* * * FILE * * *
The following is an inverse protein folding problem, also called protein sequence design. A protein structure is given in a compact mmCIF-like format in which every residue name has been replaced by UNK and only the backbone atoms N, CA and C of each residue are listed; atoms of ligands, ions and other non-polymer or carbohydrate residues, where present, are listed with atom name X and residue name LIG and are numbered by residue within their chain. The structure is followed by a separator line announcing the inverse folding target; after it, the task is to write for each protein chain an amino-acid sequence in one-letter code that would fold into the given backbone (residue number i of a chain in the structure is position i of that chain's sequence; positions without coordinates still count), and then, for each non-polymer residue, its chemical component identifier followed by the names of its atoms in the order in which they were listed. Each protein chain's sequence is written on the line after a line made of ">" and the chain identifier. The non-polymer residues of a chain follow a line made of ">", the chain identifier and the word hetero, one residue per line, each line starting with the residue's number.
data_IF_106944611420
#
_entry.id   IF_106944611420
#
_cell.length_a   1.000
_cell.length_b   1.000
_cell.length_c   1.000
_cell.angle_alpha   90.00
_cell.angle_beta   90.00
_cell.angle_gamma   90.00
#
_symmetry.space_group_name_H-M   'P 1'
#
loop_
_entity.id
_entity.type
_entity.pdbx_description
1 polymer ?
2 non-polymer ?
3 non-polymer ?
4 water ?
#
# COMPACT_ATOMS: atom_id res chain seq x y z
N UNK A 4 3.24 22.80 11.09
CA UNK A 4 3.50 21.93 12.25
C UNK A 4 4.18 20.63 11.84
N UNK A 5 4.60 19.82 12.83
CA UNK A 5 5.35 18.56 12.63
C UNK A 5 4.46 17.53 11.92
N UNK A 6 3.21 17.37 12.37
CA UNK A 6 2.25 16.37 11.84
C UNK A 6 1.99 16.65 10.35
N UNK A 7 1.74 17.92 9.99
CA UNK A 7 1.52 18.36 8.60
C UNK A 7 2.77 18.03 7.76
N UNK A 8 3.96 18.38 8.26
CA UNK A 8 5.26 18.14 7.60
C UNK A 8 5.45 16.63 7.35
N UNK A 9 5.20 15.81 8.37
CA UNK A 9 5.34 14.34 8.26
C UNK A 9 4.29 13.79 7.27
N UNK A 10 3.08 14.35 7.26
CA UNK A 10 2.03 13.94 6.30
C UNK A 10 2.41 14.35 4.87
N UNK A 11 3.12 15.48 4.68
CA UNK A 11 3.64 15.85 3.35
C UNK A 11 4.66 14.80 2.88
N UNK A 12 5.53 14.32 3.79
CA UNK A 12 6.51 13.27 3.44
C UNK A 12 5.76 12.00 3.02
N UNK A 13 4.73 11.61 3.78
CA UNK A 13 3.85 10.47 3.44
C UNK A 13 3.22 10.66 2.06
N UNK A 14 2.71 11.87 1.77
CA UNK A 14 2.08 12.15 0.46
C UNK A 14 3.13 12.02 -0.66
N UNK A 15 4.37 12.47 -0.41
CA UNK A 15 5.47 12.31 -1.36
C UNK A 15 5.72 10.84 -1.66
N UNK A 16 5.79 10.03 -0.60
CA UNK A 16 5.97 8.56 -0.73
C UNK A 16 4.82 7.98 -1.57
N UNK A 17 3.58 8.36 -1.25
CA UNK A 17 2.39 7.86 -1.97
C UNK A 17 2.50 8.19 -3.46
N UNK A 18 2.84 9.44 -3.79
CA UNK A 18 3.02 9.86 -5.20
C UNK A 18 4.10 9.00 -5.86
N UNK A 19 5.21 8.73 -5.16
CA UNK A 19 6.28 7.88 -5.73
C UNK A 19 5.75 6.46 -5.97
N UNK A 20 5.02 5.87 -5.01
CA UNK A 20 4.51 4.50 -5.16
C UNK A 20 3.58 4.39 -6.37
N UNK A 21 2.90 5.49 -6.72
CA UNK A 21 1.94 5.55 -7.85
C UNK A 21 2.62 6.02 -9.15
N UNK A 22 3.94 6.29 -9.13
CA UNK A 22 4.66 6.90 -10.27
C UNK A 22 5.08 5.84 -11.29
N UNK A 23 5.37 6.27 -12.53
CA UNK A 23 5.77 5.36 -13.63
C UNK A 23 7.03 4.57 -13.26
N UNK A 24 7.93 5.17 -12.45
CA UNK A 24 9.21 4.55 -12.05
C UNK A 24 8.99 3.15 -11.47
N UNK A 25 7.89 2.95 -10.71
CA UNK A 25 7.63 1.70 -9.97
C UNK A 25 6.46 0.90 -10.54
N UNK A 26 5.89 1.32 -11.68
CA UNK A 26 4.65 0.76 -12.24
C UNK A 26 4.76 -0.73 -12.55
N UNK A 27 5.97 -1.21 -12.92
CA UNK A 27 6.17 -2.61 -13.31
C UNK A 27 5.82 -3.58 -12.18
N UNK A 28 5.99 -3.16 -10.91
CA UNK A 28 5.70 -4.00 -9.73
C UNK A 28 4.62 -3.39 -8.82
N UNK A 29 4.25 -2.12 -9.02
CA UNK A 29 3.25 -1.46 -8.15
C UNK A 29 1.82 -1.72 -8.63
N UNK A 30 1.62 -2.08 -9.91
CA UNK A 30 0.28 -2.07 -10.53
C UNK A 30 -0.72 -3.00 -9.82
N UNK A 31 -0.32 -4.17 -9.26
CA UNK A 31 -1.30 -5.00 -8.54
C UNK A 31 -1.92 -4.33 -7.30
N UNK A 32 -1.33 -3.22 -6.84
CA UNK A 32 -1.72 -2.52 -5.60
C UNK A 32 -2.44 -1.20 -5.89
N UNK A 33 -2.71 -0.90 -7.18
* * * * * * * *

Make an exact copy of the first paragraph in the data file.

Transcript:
The following is an inverse protein folding problem, also called protein sequence design. A protein structure is given in a compact mmCIF-like format in which every residue name has been replaced by UNK and only the backbone atoms N, CA and C of each residue are listed; atoms of ligands, ions and other non-polymer or carbohydrate residues, where present, are listed with atom name X and residue name LIG and are numbered by residue within their chain. The structure is followed by a separator line announcing the inverse folding target; after it, the task is to write for each protein chain an amino-acid sequence in one-letter code that would fold into the given backbone (residue number i of a chain in the structure is position i of that chain's sequence; positions without coordinates still count), and then, for each non-polymer residue, its chemical component identifier followed by the names of its atoms in the order in which they were listed. Each protein chain's sequence is written on the line after a line made of ">" and the chain identifier. The non-polymer residues of a chain follow a line made of ">", the chain identifier and the word hetero, one residue per line, each line starting with the residue's number.